12.7. Searching Google

Let's finally turn to the sample code that you saw that the beginning of this chapter, which does something more useful and exciting than get the current temperature.

Google provides a SOAP API for programmatically accessing Google search results. To use it, you will need to sign up for Google Web Services.

Procedure 12.4. Signing Up for Google Web Services

  1. Go to http://www.google.com/apis/ and create a Google account. This requires only an email address. After you sign up you will receive your Google API license key by email. You will need this key to pass as a parameter whenever you call Google's search functions.

  2. Also on http://www.google.com/apis/, download the Google Web APIs developer kit. This includes some sample code in several programming languages (but not Python), and more importantly, it includes the WSDL file.

  3. Decompress the developer kit file and find GoogleSearch.wsdl. Copy this file to some permanent location on your local drive. You will need it later in this chapter.

Once you have your developer key and your Google WSDL file in a known place, you can start poking around with Google Web Services.

Example 12.12. Introspecting Google Web Services

>>> from SOAPpy import WSDL
>>> server = WSDL.Proxy('/path/to/your/GoogleSearch.wsdl') 1
>>> server.methods.keys()                                  2
[u'doGoogleSearch', u'doGetCachedPage', u'doSpellingSuggestion']
>>> callInfo = server.methods['doGoogleSearch']
>>> for arg in callInfo.inparams:                          3
...     print arg.name.ljust(15), arg.type
key             (u'http://www.w3.org/2001/XMLSchema', u'string')
q               (u'http://www.w3.org/2001/XMLSchema', u'string')
start           (u'http://www.w3.org/2001/XMLSchema', u'int')
maxResults      (u'http://www.w3.org/2001/XMLSchema', u'int')
filter          (u'http://www.w3.org/2001/XMLSchema', u'boolean')
restrict        (u'http://www.w3.org/2001/XMLSchema', u'string')
safeSearch      (u'http://www.w3.org/2001/XMLSchema', u'boolean')
lr              (u'http://www.w3.org/2001/XMLSchema', u'string')
ie              (u'http://www.w3.org/2001/XMLSchema', u'string')
oe              (u'http://www.w3.org/2001/XMLSchema', u'string')
1 Getting started with Google web services is easy: just create a WSDL.Proxy object and point it at your local copy of Google's WSDL file.
2 According to the WSDL file, Google offers three functions: doGoogleSearch, doGetCachedPage, and doSpellingSuggestion. These do exactly what they sound like: perform a Google search and return the results programmatically, get access to the cached version of a page from the last time Google saw it, and offer spelling suggestions for commonly misspelled search words.
3 The doGoogleSearch function takes a number of parameters of various types. Note that while the WSDL file can tell you what the arguments are called and what datatype they are, it can't tell you what they mean or how to use them. It could theoretically tell you the acceptable range of values for each parameter, if only specific values were allowed, but Google's WSDL file is not that detailed. WSDL.Proxy can't work magic; it can only give you the information provided in the WSDL file.

Here is a brief synopsis of all the parameters to the doGoogleSearch function:

Example 12.13. Searching Google

>>> from SOAPpy import WSDL
>>> server = WSDL.Proxy('/path/to/your/GoogleSearch.wsdl')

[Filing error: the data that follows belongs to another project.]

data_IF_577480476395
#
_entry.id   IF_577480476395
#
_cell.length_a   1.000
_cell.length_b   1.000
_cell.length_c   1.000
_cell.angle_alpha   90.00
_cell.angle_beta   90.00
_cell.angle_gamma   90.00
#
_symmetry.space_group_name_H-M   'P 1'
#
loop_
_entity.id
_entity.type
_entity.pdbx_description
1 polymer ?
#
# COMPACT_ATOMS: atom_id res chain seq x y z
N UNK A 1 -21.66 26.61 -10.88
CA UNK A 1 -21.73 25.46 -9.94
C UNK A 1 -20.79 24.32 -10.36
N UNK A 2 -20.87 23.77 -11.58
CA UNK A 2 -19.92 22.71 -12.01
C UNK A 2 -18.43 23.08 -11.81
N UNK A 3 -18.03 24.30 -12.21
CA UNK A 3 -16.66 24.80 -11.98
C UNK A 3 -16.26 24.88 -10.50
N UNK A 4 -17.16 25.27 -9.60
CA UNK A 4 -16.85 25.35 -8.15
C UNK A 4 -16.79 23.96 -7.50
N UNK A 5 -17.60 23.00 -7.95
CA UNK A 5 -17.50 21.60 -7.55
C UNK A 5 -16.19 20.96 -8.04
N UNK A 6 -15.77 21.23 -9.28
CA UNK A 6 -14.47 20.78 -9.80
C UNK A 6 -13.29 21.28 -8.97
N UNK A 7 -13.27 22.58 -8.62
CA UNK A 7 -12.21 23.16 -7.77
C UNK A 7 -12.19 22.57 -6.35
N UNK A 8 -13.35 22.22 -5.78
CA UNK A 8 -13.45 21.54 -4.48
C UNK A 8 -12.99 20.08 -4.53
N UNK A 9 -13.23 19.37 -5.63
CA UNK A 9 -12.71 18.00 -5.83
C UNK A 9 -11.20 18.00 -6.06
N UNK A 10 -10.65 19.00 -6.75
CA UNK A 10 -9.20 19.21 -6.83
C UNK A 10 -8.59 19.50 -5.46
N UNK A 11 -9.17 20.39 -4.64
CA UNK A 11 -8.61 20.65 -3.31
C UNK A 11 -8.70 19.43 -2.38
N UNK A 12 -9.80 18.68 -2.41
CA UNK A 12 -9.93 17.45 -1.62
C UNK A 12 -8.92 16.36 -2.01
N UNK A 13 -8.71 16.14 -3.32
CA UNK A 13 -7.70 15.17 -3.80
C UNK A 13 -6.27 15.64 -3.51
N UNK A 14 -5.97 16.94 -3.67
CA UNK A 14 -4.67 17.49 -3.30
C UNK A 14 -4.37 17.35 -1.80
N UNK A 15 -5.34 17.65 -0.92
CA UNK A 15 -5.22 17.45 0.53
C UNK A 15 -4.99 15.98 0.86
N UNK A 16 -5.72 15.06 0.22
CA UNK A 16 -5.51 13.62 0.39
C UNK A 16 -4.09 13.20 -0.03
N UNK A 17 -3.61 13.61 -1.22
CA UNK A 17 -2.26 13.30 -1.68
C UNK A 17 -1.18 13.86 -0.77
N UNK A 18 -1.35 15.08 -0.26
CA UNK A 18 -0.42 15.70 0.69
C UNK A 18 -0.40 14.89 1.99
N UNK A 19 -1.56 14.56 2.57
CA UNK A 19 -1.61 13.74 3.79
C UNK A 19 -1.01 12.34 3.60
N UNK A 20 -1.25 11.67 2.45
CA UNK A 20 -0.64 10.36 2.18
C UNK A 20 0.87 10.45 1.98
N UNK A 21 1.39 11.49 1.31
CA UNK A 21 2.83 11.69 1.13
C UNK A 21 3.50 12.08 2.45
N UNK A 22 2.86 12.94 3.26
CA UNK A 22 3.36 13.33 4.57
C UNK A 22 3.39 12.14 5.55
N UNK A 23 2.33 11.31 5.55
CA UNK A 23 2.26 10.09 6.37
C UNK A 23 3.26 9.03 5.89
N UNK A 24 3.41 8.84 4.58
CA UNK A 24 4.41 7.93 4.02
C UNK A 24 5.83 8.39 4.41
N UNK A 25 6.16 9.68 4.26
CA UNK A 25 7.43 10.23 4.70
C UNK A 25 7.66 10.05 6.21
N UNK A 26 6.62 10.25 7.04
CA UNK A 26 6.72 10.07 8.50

>>> results = server.doGoogleSearch(key, 'mark', 0, 10, False, "",
...     False, "", "utf-8", "utf-8")             1
>>> len(results.resultElements)                  2
>>> results.resultElements[0].URL                3
>>> results.resultElements[0].title
'dive into <b>mark</b>'
1 After setting up the WSDL.Proxy object, you can call server.doGoogleSearch with all ten parameters. Remember to use your own Google API key that you received when you signed up for Google web services.
2 There's a lot of information returned, but let's look at the actual search results first. They're stored in results.resultElements, and you can access them just like a normal Python list.
3 Each element in the resultElements is an object that has a URL, title, snippet, and other useful attributes. At this point you can use normal Python introspection techniques like dir(results.resultElements[0]) to see the available attributes. Or you can introspect through the WSDL proxy object and look through the function's outparams. Each technique will give you the same information.

The results object contains more than the actual search results. It also contains information about the search itself, such as how long it took and how many results were found (even though only 10 were returned). The Google web interface shows this information, and you can access it programmatically too.

Example 12.14. Accessing Secondary Information From Google

>>> results.searchTime                     1
>>> results.estimatedTotalResultsCount     2
>>> results.directoryCategories            3
[<SOAPpy.Types.structType item at 14367400>:
  'specialEncoding': ''}]
>>> results.directoryCategories[0].fullViewableName
1 This search took 0.224919 seconds. That does not include the time spent sending and receiving the actual SOAP XML documents. It's just the time that Google spent processing your request once it received it.
2 In total, there were approximately 30 million results. You can access them 10 at a time by changing the start parameter and calling server.doGoogleSearch again.
3 For some queries, Google also returns a list of related categories in the Google Directory. You can append these URLs to http://directory.google.com/ to construct the link to the directory category page.